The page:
Booting devices over the network using PXE technology.

PXE

Network

Technology

5 min read

Why booting devices over the network?

You may have installed an operating system on your computer. For this, we need a portable data carrier (usually a pendrive nowadays), which will be adequately prepared (be bootable). For this, we must properly load the operating system onto the carrier and, after the whole process, approach the machine and push the carrier there.

It sounds interesting, and it’s probably the 1st, 2nd or 3rd time. Unfortunately, when we enter a production environment, or for some reason, we need to install operating systems on computers more often, this process can become quite monotonous and take a lot of time. It would be even worse if the computers had no data carrier reader or it was difficult to access. In such a situation, PXE technology can come to the rescue.

What is PXE?

PXE [1], i.e., preboot execution environment, called Pixie, is a standard that allows you to install the operating system over the Internet. One of the most popular PXE frameworks is iPXE [2].

What is iPXE?

An open-source framework that includes a PXE implementation and makes its implementation easier. 

What needs to be configured to work?

The first important element for everything to work is that the client device supports PXE boot technology. This should be fine as most computers support thus technology, but it’s worth making sure this is indeed the case. To do this, the easiest way is to enter the BIOS and find the PXE technology in the network or advanced options, which should be enabled, and then change the boot priority to network.

All the required tasks on the client side are completed with this. More things need to be configured on the other side(s). A properly configured DHCP [3], TFTP [4] servers, and the NBP file are three important things.

The DHCP (Dynamic Host Configuration Protocol) server assigns an IP address to the client and indicates IP addresses and file names.

The TFTP (Trivial File Transfer Protocol) server stores and sends the appropriate configuration and installation files. (NBP and operating system files).

NBP file (Network Bootstrap Program) is a network boot program that allows you to load the appropriate operating system installation files stored on a TFTP server.

How does PXE (based on iPXE) work?

PXE booting process
  1. First, connect your device to a network with a properly configured DHCP server.
  2. The DHCP server will provide the client with the appropriate IP address and indicate the IP to the TFTP server and the name of the NBP file.
  3. The client sends a request to obtain the NBP file to the TFTP server.
  4. The TFTP server sends the appropriate NBP file.
  5. The client sends a request for appropriate files to boot the operating system.
  6. The TFTP server sends the appropriate files.
  7. The client starts installing the operating system.

Additional automation of installation and configuration

Automating the installation of the operating system using PXE sounds great, and it can sound even better if we use additional automation elements. By properly configuring the PXE bootloader, we can choose from many operating systems to install with different variants and other files.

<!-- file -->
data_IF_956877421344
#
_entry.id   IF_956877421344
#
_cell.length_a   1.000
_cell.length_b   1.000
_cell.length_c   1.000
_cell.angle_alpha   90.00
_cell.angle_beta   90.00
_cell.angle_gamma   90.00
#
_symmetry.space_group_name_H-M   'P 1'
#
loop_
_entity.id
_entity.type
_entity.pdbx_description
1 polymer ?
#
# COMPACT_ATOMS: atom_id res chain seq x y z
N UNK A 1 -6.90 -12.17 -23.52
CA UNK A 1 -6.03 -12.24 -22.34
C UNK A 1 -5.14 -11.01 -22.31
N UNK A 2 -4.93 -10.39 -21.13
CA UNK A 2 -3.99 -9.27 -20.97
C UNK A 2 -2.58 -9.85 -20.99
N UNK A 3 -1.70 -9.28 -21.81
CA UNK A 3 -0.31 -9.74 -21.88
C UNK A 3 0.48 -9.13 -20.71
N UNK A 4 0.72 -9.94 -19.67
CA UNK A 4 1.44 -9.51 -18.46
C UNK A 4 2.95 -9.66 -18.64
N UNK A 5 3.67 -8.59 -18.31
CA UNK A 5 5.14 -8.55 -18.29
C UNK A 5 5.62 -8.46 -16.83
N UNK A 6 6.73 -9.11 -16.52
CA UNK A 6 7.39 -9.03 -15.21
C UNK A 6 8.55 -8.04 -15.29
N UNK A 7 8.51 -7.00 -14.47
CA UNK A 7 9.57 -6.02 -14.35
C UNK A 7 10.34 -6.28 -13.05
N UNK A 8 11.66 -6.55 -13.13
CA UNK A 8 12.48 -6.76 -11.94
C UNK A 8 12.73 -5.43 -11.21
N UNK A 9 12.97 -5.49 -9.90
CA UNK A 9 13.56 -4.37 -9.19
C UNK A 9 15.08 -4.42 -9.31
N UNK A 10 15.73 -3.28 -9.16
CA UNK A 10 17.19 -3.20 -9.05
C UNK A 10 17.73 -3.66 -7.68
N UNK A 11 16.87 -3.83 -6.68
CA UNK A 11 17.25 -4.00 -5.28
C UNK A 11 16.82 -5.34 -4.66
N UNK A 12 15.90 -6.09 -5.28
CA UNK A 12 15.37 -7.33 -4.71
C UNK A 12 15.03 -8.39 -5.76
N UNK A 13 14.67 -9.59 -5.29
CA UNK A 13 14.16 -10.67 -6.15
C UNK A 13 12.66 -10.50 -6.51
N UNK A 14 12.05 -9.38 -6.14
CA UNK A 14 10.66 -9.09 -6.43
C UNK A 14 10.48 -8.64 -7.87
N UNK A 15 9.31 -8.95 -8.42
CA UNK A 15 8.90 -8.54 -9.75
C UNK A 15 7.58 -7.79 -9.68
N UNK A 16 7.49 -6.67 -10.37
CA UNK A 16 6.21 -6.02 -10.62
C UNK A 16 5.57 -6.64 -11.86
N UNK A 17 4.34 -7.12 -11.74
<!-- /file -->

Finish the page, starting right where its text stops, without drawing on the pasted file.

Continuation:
Additionally, e.g., in the case of Debian installation, you can attach an appropriate preseed file to the installer, where selected options that we would typically have to enter during installation, can be preconfigured (from partition settings, configure users, language selection, to even running post-installation scripts). Thanks to this, this process can be brought to such a state that we would not have to use the keyboard during the installation stage (only before it changes the boot order).

After installing the system, you can automatically complete its configuration, e.g., using Ansible.

Examples of PXE benefits

When installing the operating system on multiple computers, PXE makes work more manageable. It can, for example, be used to upload the operating system to various computers acting as nodes in a Kubernetes cluster. Just connect the computers to the network with PXE, change the boot order to network, and everything installs “itself”.

Another example would be installing an operating system on computers with a custom configuration. Each computer requires slightly different settings. Thanks to PXE and combining it with autoinstallation files and configuring additional automation, we can install the operating system with custom-selected files and configurations, selecting a specific item from the list during installation. We can choose the default installation system accepted after some time, and then we do not need additional interaction.

Booting process on a PC

Summarizing the benefits that PXE gives us:

  • Saving time (and therefore also reducing costs),
  • No additional media needed for installation (CDs, USB drives),
  • Easier to find misconfigured equipment,
  • Better documentation in releases,
  • Easier way to configure machines (it is better to develop the configuration on a PXE server than to upload it to a single USB drive),
  • Centralized installation system. Everything is installed from one place, so management is much easier,
  • Scalability (easy to implement one system or many systems at the same time, with appropriate configuration),
  • Easy connection with additional automation (Ansible, Jenkins).

Bibliography

[1] https://en.wikipedia.org/wiki/Preboot_Execution_Environment
[2] https://ipxe.org/
[3] https://en.wikipedia.org/wiki/Dynamic_Host_Configuration_Protocol
[4] https://en.wikipedia.org/wiki/Trivial_File_Transfer_Protocol

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